Humans consume more pharmaceuticals than ever, which has led to increased pharmaceutical pollution of global ecosystems. New measures and research are needed to limit these chemicals’ largely unexplored ecological impacts, write Gorka Orive and colleagues in a Perspective. Like many synthetic chemicals, the vast diversity of drugs and medications consumed by humans, pets, and livestock eventually finds its way into the environment through waste and wastewater. Pharmaceutical compounds – designed to elicit biological changes – likely have far-reaching ecological impacts, even at extremely low concentrations. They can bioaccumulate in wild animals to concentrations that exceed recommended doses and have already been observed to alter the behavior and survival of certain organisms, like several species of vultures in Asia driven to near extinction by exposure to the nonsteroidal anti-inflammatory drug diclofenac. However, despite the growing body of evidence for potentially widespread effects, the ecological impact of most forms of pharmaceutical pollution remains virtually unknown, particularly in the context of mixture effects and the cascading effects across complex natural systems. According to Orive et al., further ecotoxicological research is needed to properly evaluate these impacts. The authors also call for advances in wastewater decontamination at drug manufacturing facilities and in the development of “greener” drugs, which are more easily eliminated in the environment. The authors do cite unintended consequences that could result from raising awareness of the environmental impacts of drugs, such as “reluctance to take medicine…However, although conflicts of interest may be unavoidable, it is possible to limit the negative consequences of pharmaceuticals while still allowing society to benefit.”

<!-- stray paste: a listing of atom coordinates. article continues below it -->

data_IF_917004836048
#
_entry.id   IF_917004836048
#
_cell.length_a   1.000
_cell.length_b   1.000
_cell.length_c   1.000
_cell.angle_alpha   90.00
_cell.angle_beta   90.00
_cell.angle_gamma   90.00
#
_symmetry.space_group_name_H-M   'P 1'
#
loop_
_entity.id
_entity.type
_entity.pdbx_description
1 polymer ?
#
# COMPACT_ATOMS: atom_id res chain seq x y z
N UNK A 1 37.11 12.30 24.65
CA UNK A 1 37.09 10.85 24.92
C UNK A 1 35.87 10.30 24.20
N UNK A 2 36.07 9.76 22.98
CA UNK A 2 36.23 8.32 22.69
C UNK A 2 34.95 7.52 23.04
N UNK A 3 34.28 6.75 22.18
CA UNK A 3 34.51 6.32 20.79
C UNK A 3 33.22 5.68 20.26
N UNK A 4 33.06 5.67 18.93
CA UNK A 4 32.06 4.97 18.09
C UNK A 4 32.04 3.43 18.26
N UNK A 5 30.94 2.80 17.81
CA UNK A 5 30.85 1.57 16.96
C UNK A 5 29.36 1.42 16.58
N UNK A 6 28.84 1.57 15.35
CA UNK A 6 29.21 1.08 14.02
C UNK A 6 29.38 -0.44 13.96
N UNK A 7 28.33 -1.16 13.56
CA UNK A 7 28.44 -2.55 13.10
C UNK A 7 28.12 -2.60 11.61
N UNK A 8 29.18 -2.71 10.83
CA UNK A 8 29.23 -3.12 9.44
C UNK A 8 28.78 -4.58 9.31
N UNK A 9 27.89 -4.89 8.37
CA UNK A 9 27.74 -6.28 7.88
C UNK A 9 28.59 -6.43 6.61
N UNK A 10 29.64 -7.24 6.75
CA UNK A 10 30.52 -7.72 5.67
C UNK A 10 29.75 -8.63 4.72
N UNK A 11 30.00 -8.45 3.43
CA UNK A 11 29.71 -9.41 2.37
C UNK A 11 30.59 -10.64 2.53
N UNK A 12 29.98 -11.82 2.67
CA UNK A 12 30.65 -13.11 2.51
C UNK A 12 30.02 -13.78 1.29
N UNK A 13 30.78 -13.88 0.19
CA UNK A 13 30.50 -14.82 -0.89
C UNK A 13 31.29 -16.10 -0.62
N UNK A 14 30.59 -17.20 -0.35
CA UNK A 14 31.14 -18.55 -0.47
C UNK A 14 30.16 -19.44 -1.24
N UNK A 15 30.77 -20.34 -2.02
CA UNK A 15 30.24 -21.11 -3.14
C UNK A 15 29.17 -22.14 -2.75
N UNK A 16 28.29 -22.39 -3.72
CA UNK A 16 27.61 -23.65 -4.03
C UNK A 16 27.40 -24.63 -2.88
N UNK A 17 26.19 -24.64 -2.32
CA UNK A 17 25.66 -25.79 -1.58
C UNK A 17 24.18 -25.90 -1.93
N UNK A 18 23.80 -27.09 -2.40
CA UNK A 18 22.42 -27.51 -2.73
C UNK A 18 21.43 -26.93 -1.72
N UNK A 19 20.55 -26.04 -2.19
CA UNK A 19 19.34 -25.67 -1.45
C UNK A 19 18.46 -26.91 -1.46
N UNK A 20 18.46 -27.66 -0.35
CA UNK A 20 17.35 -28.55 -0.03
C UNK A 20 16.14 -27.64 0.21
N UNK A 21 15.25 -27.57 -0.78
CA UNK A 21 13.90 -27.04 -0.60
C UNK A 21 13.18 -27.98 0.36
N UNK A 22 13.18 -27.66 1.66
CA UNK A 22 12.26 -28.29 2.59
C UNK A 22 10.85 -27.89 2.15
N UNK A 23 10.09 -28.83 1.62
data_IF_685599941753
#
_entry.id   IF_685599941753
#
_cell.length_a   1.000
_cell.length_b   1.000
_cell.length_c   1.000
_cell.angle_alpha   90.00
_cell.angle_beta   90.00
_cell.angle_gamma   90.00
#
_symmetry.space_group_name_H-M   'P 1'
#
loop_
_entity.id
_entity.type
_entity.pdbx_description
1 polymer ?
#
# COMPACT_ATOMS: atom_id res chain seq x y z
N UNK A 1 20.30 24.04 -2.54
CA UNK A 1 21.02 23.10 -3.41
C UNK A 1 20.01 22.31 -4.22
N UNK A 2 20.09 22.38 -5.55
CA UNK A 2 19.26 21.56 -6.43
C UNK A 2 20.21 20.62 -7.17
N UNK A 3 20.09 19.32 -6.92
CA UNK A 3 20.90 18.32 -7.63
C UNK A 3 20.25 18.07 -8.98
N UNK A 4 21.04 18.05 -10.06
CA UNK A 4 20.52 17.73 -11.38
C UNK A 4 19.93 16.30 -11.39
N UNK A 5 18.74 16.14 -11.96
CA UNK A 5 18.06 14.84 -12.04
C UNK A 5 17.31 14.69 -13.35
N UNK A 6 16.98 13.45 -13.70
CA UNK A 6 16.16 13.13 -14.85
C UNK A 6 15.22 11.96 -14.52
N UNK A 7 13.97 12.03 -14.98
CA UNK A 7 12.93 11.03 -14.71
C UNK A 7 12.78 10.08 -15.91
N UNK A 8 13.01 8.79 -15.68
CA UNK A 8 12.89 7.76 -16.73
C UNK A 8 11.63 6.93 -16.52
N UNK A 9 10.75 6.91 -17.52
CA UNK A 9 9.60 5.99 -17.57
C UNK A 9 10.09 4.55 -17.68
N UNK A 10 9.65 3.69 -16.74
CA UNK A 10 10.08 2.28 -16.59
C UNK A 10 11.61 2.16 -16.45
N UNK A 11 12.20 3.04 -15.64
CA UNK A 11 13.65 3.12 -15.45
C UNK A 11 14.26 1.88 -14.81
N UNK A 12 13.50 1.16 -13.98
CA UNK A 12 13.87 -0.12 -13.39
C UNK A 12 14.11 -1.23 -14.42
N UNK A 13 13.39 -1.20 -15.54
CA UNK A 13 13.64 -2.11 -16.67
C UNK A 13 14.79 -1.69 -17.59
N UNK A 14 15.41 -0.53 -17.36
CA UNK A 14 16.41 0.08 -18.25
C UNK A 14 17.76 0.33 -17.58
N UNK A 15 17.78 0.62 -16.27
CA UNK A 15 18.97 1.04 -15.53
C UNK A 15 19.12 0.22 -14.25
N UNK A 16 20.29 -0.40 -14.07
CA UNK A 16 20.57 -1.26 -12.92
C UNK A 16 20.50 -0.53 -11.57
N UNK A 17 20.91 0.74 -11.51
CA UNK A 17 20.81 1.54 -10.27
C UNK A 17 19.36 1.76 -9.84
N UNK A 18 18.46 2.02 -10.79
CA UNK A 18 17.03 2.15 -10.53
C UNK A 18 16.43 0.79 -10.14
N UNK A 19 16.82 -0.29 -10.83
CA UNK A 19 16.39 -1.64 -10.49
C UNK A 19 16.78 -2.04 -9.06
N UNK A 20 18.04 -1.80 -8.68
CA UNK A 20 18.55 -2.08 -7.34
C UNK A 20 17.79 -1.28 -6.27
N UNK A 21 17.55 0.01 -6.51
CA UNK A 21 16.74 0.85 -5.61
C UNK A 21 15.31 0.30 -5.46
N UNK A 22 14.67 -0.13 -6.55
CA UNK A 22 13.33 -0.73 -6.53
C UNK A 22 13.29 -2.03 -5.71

For reporters interested in trends, a February 2022 Report in Science presented a framework by which to more rigorously associate impacts of exposure to mixtures of endocrine-disrupting chemicals to health outcomes. Using their approach to study a large cohort of human mother-child pairs, the study’s authors found exposure in pregnant women to mixed endocrine-disrupting chemicals may be associated with language delay in their children.
Greening the pharmacy
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